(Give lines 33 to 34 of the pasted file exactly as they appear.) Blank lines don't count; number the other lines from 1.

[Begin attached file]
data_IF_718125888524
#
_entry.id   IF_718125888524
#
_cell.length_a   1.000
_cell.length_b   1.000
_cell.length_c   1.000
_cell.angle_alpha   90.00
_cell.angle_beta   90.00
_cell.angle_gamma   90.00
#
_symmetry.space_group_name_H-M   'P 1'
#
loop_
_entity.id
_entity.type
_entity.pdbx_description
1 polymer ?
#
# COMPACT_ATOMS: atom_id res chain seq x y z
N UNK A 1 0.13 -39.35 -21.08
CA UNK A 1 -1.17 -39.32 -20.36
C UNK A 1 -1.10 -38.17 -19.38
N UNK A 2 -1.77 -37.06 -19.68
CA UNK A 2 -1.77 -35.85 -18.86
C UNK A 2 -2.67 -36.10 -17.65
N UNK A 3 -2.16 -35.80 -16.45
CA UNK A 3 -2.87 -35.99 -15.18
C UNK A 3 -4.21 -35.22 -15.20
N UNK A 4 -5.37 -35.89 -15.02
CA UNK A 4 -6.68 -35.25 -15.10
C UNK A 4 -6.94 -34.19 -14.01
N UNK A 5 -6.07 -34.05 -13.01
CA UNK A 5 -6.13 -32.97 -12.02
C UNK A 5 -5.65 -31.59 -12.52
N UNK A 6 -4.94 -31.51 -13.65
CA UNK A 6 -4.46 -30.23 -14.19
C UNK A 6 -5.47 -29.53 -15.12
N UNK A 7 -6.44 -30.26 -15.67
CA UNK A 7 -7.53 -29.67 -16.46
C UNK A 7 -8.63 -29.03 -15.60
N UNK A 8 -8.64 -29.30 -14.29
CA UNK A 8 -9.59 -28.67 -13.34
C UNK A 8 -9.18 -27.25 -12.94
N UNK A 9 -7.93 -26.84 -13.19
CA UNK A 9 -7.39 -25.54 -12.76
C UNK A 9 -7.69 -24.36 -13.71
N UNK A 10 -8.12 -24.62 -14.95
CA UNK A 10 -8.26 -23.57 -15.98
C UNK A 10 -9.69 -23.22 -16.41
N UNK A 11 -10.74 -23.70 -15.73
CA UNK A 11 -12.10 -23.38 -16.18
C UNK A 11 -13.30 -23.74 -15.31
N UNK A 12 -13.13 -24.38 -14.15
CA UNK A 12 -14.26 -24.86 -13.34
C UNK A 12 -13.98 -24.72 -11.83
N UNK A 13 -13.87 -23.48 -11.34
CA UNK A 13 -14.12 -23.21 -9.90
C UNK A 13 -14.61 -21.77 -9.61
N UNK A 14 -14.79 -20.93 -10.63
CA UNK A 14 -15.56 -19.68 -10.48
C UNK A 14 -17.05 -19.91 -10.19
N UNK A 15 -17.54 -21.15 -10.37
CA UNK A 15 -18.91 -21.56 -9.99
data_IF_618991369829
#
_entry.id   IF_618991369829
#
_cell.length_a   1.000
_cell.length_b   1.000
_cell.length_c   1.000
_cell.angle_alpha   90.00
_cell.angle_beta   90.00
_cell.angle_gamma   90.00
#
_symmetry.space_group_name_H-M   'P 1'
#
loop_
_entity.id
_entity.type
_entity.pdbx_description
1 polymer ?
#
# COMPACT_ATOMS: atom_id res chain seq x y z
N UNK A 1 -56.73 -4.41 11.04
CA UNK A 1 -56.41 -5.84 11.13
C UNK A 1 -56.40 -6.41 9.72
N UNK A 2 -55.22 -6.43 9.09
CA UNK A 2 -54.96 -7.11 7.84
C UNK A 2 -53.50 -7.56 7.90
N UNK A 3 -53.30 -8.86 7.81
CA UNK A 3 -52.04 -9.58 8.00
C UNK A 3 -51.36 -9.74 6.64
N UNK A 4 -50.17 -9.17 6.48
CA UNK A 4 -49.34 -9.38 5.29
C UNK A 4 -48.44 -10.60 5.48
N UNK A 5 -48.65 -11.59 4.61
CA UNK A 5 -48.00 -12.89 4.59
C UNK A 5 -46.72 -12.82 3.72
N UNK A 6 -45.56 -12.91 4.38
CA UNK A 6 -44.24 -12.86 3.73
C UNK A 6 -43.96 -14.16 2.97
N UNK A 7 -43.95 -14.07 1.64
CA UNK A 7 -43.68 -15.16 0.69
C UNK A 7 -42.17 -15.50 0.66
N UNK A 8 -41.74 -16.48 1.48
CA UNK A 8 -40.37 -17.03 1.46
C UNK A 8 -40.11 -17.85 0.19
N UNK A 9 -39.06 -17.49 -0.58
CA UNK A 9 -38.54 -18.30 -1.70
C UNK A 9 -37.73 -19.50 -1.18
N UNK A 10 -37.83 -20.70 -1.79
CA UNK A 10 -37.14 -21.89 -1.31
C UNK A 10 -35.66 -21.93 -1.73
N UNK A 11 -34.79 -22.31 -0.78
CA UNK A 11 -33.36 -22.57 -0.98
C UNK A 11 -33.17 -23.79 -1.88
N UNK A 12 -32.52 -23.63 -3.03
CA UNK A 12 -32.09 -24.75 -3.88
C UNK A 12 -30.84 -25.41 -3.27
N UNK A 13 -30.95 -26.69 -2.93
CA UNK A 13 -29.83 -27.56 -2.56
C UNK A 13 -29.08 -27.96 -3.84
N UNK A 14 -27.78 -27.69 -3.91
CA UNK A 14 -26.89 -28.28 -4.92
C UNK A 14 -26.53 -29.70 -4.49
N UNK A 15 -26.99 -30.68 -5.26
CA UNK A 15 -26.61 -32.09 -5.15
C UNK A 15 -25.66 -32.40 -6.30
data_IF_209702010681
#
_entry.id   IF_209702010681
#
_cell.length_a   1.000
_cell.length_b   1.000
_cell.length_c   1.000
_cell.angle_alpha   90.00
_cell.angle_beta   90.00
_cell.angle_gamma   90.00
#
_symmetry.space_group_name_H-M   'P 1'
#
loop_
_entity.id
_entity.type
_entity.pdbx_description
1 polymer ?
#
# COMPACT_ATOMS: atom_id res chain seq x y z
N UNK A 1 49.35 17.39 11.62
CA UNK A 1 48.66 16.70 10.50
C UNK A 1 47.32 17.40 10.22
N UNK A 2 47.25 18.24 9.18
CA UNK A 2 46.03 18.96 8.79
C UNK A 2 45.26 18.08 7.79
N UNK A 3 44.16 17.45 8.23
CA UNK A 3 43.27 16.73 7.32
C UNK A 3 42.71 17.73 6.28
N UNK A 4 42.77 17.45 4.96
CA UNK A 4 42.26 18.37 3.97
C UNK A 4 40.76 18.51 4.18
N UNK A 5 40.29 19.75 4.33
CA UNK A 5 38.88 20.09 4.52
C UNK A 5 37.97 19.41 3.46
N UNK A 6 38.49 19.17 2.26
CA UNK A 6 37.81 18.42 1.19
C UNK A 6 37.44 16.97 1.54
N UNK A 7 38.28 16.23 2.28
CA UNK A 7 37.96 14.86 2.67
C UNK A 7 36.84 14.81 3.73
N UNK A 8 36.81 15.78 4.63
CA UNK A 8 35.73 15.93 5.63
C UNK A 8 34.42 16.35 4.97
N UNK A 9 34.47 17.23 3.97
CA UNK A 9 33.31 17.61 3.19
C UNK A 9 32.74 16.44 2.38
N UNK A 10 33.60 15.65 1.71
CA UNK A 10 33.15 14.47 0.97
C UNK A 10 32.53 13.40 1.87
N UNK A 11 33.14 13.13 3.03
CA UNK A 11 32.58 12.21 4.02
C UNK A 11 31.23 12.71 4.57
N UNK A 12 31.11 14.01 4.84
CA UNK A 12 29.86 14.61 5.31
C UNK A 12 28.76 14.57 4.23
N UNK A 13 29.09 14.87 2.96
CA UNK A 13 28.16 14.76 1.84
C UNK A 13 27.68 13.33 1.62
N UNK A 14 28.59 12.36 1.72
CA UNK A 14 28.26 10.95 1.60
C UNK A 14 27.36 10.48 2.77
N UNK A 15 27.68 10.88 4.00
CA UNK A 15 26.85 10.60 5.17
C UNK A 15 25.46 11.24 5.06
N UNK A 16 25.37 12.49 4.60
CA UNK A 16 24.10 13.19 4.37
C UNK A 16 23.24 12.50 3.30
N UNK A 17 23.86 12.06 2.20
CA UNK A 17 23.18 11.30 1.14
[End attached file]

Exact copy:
N UNK A 5 -6.07 -34.05 -13.01
CA UNK A 5 -6.13 -32.97 -12.02